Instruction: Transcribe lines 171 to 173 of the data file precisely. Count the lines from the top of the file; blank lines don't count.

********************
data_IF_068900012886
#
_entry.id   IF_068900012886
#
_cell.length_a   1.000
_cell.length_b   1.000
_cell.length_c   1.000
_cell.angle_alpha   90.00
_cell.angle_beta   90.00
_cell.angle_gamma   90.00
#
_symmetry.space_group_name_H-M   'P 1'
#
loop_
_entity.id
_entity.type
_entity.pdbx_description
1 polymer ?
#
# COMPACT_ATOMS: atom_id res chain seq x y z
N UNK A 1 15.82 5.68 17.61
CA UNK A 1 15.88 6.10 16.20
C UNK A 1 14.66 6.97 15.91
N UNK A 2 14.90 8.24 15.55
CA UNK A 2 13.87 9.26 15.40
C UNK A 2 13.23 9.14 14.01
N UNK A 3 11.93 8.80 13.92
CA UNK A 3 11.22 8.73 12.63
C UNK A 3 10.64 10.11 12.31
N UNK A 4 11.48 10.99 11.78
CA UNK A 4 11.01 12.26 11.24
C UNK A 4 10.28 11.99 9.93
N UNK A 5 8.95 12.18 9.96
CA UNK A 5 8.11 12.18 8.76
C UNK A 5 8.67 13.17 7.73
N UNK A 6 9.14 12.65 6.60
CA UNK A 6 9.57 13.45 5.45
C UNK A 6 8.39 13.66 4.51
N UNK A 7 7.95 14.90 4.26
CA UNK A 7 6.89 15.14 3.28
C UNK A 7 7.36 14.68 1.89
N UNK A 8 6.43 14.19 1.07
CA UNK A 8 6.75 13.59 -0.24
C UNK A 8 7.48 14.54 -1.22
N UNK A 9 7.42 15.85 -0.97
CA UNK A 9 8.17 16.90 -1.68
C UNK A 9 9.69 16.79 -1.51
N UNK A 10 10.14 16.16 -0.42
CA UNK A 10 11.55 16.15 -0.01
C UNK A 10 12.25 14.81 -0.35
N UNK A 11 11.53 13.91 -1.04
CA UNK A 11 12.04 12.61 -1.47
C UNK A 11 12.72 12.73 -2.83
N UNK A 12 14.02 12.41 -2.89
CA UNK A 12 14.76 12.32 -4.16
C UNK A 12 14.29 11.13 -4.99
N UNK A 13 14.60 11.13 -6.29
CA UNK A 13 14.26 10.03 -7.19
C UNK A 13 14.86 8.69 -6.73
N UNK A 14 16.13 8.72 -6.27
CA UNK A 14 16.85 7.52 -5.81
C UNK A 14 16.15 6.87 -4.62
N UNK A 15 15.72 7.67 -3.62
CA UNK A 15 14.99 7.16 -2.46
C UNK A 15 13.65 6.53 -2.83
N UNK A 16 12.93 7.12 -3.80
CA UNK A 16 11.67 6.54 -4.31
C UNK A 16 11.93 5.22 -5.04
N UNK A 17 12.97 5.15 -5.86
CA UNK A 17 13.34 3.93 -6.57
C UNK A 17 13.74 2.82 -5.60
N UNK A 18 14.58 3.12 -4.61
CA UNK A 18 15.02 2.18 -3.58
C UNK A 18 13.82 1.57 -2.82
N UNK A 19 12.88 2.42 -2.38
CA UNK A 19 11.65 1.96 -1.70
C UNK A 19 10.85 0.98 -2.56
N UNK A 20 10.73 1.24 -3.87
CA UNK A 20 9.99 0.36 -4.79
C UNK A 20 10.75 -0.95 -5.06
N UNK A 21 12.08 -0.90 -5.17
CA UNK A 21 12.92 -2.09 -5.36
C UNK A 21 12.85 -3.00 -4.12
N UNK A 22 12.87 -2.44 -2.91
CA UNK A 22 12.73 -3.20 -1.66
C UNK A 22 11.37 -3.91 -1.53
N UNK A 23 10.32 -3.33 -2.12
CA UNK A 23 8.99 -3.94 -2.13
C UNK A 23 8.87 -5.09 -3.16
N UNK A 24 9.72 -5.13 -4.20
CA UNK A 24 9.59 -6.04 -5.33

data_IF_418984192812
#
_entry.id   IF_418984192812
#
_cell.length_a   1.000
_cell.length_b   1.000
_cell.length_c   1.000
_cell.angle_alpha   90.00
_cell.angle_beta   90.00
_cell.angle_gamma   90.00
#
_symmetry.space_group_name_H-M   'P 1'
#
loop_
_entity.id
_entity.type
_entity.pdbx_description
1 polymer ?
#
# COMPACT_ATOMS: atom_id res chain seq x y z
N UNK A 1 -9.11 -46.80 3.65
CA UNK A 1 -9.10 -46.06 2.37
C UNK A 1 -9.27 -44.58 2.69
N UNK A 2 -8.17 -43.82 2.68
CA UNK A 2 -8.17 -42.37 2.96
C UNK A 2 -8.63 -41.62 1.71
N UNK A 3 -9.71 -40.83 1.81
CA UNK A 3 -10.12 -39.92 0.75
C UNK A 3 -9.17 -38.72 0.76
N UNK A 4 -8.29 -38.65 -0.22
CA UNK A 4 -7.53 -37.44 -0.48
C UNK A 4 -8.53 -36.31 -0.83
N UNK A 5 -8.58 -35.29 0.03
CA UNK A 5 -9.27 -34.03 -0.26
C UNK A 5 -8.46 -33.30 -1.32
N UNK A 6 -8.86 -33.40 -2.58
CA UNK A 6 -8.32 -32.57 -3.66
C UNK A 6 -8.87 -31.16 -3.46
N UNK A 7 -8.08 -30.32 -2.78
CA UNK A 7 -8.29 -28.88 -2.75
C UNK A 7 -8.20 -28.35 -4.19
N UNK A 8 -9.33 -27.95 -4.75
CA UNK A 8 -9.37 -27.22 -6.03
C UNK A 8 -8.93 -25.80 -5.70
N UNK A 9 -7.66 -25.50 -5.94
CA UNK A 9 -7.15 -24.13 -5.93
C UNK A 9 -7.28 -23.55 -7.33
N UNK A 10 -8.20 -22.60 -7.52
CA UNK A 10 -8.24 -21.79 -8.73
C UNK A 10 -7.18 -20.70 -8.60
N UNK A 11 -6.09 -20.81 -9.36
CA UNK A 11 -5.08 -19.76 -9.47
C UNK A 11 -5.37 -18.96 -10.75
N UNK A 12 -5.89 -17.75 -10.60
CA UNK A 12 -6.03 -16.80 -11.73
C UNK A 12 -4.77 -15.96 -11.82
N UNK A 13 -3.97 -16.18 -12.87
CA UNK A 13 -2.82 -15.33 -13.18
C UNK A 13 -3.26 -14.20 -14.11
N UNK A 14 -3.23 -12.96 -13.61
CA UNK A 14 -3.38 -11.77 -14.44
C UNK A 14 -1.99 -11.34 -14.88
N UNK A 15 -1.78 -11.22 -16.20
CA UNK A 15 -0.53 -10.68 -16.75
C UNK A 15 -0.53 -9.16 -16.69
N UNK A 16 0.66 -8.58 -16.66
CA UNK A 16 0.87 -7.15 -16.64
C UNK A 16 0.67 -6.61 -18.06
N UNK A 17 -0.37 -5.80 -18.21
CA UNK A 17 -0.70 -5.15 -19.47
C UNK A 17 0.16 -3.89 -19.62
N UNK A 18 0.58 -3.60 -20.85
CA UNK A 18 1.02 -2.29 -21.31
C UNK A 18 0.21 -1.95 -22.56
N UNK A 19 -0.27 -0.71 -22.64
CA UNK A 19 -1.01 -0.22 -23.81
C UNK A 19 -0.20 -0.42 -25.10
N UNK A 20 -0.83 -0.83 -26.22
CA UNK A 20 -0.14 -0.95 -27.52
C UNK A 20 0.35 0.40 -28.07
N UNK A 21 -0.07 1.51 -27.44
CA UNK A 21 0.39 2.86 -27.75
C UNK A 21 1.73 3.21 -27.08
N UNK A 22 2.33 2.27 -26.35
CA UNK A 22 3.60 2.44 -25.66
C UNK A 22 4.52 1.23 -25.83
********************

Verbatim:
C UNK A 20 0.35 0.40 -28.07
N UNK A 21 -0.07 1.51 -27.44
CA UNK A 21 0.39 2.86 -27.75